Unequally Yoked with Unbelievers – II Corinthians 6:14a


“Do not be unequally yoked together with unbelievers. For what fellowship has righteousness with lawlessness? And what communion has light with darkness?”

  • II Corinthians 6:14a (NIV)


II Corinthians 6:14a is one of those verses that divide people. It is used by ministers to discourage congregants from entering marriage unions with people non-Christian faith, or with people who are not members of their particular denomination. Truth be told, some denominations make a bigger deal of it than others. In order to truly understand the text we need to understand the situation into which Paul wrote it. There was a very specific ecclesiastical and emotional climate in the church in Corinth when Paul wrote, and it has a significant bearing on how the text is to be seen.

Paul wrote this verse in a letter to the church in Corinth, probably around 52 to 55 AD, while working in Ephesus. He had earlier been with the church Corinth, working there for a year and a half to establish them in the faith. Corinth was a city famous for sexual immorality and a diverse mixing of cultures.

When Paul writes this letter, he spends the first five chapters speaking about the relationship between himself and the church. He says that while he loves them they are “withholding their affection from him” (v.6:12,13). In 5:20, He asks them to be reconciled to himself and his associates as God’s ambassadors. In 7:2, 3, he begs them, “make room for us in your hearts… you have such a place in our hearts that we would live or die with you.”

So why is Paul worried that the church in Corinth is forsaking him? The situation in the church at the time of writing was one of arguments over leadership, low spiritual standards, and importantly, the intense activity of false teachers who opposed Paul’s teachings and made life difficult for him and his junior pastors.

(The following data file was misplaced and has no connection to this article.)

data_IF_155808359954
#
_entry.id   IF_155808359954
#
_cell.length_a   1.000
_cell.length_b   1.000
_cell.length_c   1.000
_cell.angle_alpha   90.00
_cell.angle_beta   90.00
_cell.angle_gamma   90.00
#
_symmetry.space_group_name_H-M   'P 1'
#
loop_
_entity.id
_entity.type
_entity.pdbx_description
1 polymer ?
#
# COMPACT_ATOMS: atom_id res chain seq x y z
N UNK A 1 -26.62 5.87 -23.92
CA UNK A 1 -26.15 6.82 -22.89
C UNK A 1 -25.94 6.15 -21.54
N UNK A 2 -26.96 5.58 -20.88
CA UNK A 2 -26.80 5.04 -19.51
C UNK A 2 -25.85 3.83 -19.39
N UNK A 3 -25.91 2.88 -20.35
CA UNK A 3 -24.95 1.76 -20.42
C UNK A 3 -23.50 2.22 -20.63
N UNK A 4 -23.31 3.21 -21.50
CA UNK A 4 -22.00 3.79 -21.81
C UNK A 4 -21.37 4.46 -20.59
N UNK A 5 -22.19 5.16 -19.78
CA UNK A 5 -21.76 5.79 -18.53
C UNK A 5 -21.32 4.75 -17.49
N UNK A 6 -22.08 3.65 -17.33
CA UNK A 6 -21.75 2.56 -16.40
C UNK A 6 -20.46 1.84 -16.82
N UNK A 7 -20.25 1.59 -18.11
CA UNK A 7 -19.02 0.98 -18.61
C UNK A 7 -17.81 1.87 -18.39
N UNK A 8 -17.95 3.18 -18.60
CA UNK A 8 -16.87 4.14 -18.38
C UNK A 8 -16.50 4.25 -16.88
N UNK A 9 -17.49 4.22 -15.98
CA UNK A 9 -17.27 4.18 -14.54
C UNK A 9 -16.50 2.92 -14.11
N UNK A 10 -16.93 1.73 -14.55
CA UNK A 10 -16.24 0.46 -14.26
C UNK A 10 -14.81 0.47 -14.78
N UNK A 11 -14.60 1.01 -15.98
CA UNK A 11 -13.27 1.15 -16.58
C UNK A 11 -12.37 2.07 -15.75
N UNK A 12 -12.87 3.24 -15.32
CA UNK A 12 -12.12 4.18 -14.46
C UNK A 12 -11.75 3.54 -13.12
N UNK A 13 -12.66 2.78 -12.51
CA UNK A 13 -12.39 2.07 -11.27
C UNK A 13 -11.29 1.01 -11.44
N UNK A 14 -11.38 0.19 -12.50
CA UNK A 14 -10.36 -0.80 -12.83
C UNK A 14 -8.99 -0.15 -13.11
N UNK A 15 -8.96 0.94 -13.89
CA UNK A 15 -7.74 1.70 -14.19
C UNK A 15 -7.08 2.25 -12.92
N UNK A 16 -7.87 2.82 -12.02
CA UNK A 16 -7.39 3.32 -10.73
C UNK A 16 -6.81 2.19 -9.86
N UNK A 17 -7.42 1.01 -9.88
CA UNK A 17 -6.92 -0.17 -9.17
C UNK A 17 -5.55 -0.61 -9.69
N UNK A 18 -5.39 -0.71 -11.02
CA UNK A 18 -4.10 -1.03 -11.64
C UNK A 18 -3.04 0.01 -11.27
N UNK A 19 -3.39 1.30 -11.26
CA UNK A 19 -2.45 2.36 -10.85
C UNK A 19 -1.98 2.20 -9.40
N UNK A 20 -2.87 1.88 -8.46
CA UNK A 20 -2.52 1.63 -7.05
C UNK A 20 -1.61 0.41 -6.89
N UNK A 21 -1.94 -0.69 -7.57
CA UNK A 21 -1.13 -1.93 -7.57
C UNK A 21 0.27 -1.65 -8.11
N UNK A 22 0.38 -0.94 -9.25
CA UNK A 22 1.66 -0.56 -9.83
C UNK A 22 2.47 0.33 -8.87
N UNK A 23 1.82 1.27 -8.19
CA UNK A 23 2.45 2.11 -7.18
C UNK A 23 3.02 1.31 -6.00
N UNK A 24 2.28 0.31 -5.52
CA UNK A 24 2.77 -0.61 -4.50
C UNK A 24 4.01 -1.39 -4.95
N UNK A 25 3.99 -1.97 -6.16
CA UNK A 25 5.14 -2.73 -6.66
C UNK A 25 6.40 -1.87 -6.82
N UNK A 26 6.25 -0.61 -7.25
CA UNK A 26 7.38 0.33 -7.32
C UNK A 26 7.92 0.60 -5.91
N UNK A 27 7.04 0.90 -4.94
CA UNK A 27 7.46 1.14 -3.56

In the verse we are looking at, Paul is speaking about these false teachers. The famous phrase “unequally yoked” is translated from the word ἑτεροζυγοῦντες (heterozugontes). It comes from two word stems. The first is ἑτερος (heteros) meaning different. The second is ζευγνυμι (zeugnumi), which is a verb meaning “to join, especially by a yoke.”[1]

The imagery then is of two oxen bound together around their necks with unequally sized yokes. In ancient Israel, oxen were yoked to keep them at par as they pulled ploughs over the fields to prepare the soil for planting. The yokes needed to give balance to the oxen, so they could walk apace with each other, and so that one would not tire more quickly than the other. If the yokes were not the same size or weight, one ox would be more sluggish than the other, and there would be immense strain on both as they try to keep in balance.

As we have seen, directly before saying so he insists that he and his fellow ministers are God’s ambassadors (5:20), and implies that coming back to God means coming back to them. It makes no sense then to continue or re-establish connections with those who were bringing error and division between them. So in a nutshell, the answer to the question is this: in the context in which he wrote, “do not be unequally yoked with unbelievers”, Paul simply meant, “Do not associate with those false teachers who have been giving us such a hard time.” This is the exegetical meaning of the text; this is what it said in the 1st Century, to the Corinthian church audience.

However, does this mean that the verse only applies to people who teach a false gospel? In our day it can be applied to any type of association. In fact, the verb heterozugontes is used in another form in Matthew 19:6 and Mark 10:9 to refer to marriage.

In this regard we can safely say that the Bible is warning us against any kind of close associations and relationships that will endanger our faith. We must associate with Christ-like people who will “reconcile us to God” to use the words of Paul, rather than with people who weigh us down with an unbalanced yoke. Be it in marriage, in business, in friendships, or in the teaching and learning of doctrine as transpired in Paul’s day, we should avoid unequal yokes with people who will lead us away from God rather than draw us closer to him.

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Agana-Nsiire Agana is a theologian, communicator and writer. His passion is for communicating eternal truth in a contemporary context which is influenced by postmodern, secular thought. The gospel, though unchanging, can and should be expressed in terms of the challenges, philosophy and language of the present day.
  • Godwyll K

    Uncle Agana, I visited your blogg today. I need to prepare a material on this text and wanted to consult what you have written to inform what I eventually present. I am grateful for always sharing your thoughts and insights on difficult Bible texts. Fortunately, there is no disagreement between the views I hold about the text and yours. I appreciate the wider application you give the text which encompasses selection of friends, business partners etc. The story of Lot immediately comes to mind. Thanks and God bless you abundantly.